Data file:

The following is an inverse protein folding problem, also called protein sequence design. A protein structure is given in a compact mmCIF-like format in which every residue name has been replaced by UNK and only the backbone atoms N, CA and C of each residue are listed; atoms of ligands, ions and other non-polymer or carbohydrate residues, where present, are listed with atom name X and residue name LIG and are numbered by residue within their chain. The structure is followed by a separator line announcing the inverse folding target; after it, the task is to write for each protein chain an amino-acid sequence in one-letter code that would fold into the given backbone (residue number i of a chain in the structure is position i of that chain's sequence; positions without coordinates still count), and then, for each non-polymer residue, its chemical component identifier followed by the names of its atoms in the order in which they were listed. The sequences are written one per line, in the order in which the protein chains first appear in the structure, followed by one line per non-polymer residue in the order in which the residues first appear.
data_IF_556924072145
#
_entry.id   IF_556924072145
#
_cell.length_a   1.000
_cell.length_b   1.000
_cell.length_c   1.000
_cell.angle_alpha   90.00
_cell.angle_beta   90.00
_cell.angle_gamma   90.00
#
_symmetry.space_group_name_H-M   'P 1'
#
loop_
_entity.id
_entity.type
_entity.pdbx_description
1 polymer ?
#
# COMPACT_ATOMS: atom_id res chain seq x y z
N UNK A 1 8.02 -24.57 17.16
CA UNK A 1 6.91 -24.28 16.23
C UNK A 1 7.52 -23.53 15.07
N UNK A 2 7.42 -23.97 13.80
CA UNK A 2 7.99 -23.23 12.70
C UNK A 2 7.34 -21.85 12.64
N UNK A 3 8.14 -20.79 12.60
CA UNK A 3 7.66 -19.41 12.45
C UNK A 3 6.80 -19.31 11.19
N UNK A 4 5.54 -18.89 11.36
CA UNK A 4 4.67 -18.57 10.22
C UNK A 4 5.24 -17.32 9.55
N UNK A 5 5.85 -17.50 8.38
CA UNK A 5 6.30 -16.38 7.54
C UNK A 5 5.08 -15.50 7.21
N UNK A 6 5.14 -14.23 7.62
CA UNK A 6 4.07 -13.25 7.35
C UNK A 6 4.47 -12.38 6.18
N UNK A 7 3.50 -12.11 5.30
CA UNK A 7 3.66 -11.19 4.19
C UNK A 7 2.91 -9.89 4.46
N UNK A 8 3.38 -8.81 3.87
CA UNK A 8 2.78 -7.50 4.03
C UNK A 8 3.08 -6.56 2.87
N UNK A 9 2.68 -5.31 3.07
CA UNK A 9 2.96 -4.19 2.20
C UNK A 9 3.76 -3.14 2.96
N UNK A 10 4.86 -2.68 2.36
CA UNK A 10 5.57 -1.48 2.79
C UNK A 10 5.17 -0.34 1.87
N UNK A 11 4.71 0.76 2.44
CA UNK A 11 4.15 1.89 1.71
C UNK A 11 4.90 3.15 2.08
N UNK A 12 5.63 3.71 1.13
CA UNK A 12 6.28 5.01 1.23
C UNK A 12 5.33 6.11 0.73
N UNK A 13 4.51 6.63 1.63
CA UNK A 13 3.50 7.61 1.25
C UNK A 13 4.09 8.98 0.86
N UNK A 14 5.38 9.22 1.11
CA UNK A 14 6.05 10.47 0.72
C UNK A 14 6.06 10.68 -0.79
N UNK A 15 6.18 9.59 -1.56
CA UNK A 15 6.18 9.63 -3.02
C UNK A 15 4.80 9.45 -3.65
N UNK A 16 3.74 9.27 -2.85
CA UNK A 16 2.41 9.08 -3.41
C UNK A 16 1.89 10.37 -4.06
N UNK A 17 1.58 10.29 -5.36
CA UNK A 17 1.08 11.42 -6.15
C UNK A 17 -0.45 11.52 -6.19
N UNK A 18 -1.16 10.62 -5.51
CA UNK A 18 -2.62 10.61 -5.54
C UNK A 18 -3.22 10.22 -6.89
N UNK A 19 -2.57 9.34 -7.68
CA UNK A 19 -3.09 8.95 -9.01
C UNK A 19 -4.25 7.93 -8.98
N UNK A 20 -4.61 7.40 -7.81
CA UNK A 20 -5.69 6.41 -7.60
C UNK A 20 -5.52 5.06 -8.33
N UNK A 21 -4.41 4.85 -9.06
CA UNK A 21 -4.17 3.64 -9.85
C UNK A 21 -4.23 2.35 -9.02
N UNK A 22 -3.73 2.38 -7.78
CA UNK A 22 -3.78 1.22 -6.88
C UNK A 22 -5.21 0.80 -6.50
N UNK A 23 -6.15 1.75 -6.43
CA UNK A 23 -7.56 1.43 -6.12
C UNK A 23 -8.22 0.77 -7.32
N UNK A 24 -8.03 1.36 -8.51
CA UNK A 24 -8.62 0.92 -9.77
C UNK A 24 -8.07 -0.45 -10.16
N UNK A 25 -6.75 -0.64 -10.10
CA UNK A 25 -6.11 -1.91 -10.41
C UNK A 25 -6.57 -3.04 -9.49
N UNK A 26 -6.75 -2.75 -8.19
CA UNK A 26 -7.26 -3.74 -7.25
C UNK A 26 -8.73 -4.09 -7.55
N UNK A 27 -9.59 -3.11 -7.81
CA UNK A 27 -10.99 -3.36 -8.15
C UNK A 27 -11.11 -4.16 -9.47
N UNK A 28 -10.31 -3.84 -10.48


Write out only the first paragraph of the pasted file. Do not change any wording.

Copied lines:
The following is an inverse protein folding problem, also called protein sequence design. A protein structure is given in a compact mmCIF-like format in which every residue name has been replaced by UNK and only the backbone atoms N, CA and C of each residue are listed; atoms of ligands, ions and other non-polymer or carbohydrate residues, where present, are listed with atom name X and residue name LIG and are numbered by residue within their chain. The structure is followed by a separator line announcing the inverse folding target; after it, the task is to write for each protein chain an amino-acid sequence in one-letter code that would fold into the given backbone (residue number i of a chain in the structure is position i of that chain's sequence; positions without coordinates still count), and then, for each non-polymer residue, its chemical component identifier followed by the names of its atoms in the order in which they were listed. The sequences are written one per line, in the order in which the protein chains first appear in the structure, followed by one line per non-polymer residue in the order in which the residues first appear.